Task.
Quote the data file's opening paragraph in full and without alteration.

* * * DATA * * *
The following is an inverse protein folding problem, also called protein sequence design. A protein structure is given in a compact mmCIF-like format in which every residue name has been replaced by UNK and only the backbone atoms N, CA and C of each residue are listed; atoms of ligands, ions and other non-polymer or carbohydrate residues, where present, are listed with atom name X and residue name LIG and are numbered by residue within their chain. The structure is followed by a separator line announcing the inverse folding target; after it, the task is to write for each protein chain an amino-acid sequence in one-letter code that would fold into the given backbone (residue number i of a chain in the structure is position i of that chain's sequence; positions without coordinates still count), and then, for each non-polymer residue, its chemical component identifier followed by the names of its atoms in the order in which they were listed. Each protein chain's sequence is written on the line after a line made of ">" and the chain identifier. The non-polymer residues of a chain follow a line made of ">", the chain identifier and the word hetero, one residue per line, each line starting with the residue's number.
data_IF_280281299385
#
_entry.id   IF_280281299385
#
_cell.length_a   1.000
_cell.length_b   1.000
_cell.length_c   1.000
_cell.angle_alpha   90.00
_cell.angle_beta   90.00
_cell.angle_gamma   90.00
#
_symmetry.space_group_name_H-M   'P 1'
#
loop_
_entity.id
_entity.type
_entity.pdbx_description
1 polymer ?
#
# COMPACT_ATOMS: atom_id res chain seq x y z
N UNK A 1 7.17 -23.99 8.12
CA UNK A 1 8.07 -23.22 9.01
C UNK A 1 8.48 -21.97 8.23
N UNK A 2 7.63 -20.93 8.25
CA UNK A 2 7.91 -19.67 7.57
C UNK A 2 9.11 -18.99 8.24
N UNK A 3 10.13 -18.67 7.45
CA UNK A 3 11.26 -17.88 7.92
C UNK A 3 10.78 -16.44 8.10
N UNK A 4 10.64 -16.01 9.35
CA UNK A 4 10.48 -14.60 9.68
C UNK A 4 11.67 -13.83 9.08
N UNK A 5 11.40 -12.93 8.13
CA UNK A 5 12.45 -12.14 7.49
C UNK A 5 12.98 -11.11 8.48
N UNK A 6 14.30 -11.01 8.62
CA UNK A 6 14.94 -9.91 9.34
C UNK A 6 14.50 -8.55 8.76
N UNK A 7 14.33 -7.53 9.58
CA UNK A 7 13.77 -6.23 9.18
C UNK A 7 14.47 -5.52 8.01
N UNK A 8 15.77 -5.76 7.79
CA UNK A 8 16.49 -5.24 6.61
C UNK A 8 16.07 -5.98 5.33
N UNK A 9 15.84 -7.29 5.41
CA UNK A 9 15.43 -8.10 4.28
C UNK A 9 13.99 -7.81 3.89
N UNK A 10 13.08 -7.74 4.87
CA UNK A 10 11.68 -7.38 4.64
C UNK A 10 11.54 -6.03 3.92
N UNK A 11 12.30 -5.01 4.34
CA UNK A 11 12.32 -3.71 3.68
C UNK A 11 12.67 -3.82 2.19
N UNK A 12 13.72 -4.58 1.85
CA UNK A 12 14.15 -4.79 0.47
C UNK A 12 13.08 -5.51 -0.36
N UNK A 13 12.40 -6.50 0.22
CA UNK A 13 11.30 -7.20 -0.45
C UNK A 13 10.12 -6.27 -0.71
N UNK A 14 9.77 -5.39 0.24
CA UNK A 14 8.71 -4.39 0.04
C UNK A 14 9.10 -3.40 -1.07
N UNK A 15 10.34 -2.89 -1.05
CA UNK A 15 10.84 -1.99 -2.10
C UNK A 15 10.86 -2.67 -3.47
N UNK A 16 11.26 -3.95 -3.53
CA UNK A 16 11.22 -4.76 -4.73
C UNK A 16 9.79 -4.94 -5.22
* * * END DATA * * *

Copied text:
The following is an inverse protein folding problem, also called protein sequence design. A protein structure is given in a compact mmCIF-like format in which every residue name has been replaced by UNK and only the backbone atoms N, CA and C of each residue are listed; atoms of ligands, ions and other non-polymer or carbohydrate residues, where present, are listed with atom name X and residue name LIG and are numbered by residue within their chain. The structure is followed by a separator line announcing the inverse folding target; after it, the task is to write for each protein chain an amino-acid sequence in one-letter code that would fold into the given backbone (residue number i of a chain in the structure is position i of that chain's sequence; positions without coordinates still count), and then, for each non-polymer residue, its chemical component identifier followed by the names of its atoms in the order in which they were listed. Each protein chain's sequence is written on the line after a line made of ">" and the chain identifier. The non-polymer residues of a chain follow a line made of ">", the chain identifier and the word hetero, one residue per line, each line starting with the residue's number.